formation: 1) presence of filamentary structured extracellular DNA, 2) this DNA had to originate
from cells stained positively for a neutrophil marker, and 3) respective filamentary structures
had to be decorated with a marker for neutrophil granule proteins (like NE) or citrullinated
histone H3. To investigate thrombus coverage of coagulation factors (fibrin/fibrinogen, FXII,
TF) and platelet area, overview images of the thrombi were acquired and analysed using Zeiss
imaging software and ImageJ.
All data are shown as mean ± standard deviation (SD). Baseline characteristics were performed
with SPSS. Statistical analyses were carried out using SigmaPlot1 12.0 and GraphPad (Prism
6). To determine differences between groups, data were analysed using a two-tailed unpaired
StudentÂs t-test or one-way ANOVA for multiple comparisons. A value of P<0.05 was
Phenotype of human coronary artery thrombi
To evaluate the phenotype of human thrombi in arterial thrombosis we collected specimens of
AMI patients undergoing emergency PCI and thrombus aspiration (Table 2). In total, we
analysed 81 thrombi of 81 patients (one thrombus per patient). Mean age of the patients enrolled
was 62.9 ± 11.2 years. The majority of patients were male (80.2%), presented with STEMI
(58%) and one- or three-vessel coronary artery disease (38.3% and 39.5%, respectively). Only
few patients had an ejection fraction <30% (5.1%). The most common cardiovascular risk
factors were hypercholesterolemia (present in 70% of patients) and hypertension (71.3%). Only
9% of the patients were on dual antiplatelet therapy when admitted to hospital (Table 2). In 50
cases we were able to determine the exact time point of symptom onset, allowing close
approximation of thrombus age (for details see materials and methods section). Out of these 50
patients, 62% arrived at the hospital within 12 hours of symptom onset, 20% arrived within
12±24 hours, and 18% arrived later than 24 hours (Fig 1A).
In histological and immunohistochemical analyses, human coronary thrombi displayed a
heterogeneous morphology with compact, cell-rich regions and areas with fewer cells and less
density (Fig 1B). Apart from platelets, leukocytes were present in large numbers in thrombi,
supporting a role for inflammatory cells in arterial thrombosis in humans.
Thrombus-associated leukocytes were mostly found in clusters or layers (Fig 1C). Further analysis revealed that
neutrophils represented the major fraction with 73.4 ± 26%, whereas monocytes constituted
17.9 ± 6% (Fig 1D). Within the first 12 hours after symptom onset, the number of leukocytes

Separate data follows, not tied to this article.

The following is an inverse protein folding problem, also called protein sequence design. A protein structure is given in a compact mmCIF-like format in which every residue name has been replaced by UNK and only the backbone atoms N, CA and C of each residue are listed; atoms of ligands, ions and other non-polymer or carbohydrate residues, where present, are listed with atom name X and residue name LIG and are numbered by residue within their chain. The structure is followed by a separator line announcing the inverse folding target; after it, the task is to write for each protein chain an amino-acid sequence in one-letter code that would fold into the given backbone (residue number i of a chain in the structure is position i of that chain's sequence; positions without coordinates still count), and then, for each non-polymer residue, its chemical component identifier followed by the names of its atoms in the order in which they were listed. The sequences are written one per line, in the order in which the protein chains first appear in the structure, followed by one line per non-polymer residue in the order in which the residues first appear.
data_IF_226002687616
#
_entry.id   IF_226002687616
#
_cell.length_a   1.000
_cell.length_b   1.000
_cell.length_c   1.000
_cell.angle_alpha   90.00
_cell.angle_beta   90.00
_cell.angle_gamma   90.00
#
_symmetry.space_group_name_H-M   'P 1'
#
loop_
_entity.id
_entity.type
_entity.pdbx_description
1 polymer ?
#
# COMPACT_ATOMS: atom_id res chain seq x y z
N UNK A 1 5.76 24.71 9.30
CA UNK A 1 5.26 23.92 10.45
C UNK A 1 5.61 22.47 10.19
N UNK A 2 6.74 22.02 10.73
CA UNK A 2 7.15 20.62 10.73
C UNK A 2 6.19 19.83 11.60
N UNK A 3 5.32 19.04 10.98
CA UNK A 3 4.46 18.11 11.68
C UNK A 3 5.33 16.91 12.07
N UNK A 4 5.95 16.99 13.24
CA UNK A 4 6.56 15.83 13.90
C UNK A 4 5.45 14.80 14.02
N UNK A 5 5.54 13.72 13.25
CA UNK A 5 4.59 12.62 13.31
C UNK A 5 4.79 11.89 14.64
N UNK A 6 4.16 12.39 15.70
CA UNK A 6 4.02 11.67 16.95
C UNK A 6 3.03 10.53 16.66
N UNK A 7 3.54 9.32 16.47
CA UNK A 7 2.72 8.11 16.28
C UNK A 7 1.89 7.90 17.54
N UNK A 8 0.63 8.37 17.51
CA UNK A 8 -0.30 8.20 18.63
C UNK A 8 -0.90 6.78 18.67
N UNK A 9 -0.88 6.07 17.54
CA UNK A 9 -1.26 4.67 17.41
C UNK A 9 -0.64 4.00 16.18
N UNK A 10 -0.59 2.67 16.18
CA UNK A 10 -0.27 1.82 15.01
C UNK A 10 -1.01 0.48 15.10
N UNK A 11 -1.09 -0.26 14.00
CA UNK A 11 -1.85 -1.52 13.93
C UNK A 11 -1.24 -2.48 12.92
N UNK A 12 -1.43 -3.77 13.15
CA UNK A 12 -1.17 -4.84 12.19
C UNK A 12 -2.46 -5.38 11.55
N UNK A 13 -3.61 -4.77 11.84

increased and correlated moderately with thrombus age (R2 = 0.3364) (Fig 1E). Together this
suggests that in addition to platelets, neutrophils and monocytes were the most abundant cell
subsets that accumulated in thrombi of patients suffering from AMI. This is in line with
previous work on thrombi isolated from AMI patients [
FeCl3-induced arterial thrombi closely resemble the phenotype of human
As outlined above, various techniques exist to induce arterial thrombosis in mice. In this study
we analysed the thrombus phenotype in the two most frequently used models (wire-injury and
FeCl3) and compared it to arterial thrombi in humans. Similar to humans, CD41+ platelets
were a major cellular constituent of mouse thrombi, consistent with their important role in
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Fig 1. Characteristics of human arterial thrombi. (A) Pie chart shows the distribution of thrombus age. 50
out of 81 patients described the precise onset of AMI symptoms, which allowed the calculation of thrombus
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age following its removal during PCI. The majority of human thrombi (with precise onset of symptoms) was
younger than 24h. (B) Leukocyte accumulation in human thrombi. Representative images of HE staining
(n = 3). Bars, 200μm (top image) and 50μm (bottom image). (C) Immunohistochemical visualization of
leukocytes (CD45, green, n = 3), neutrophils (NE, red, n = 81) and monocytes (CD14, green, n = 11). Nuclei
are counterstained with Hoechst (including controls). Control (isotype) or secondary antibody alone. Bars,
10μm. (D) The graph shows the quantification of monocytes (n = 11) and neutrophils (n = 81) in human
thrombi. Results are shown as mean ± SD. (E) Correlation between human thrombi younger than 12h and the
number of leukocytes (n = 33).
arterial thrombogenesis (Fig 2A, S1 Fig). FeCl3 exposure resulted in large, compact thrombi
that closely resembled the phenotype of thrombi from AMI patients. In contrast, experimental
thrombi obtained with wire denudation were considerably smaller, less dense and did not
occlude the entire lumen of the artery. Thus, mechanical injury by wire denudation was a less
efficient trigger of thrombosis compared to FeCl3, and these thrombi were markedly different
to those found in human coronary artery thrombosis (Fig 2A).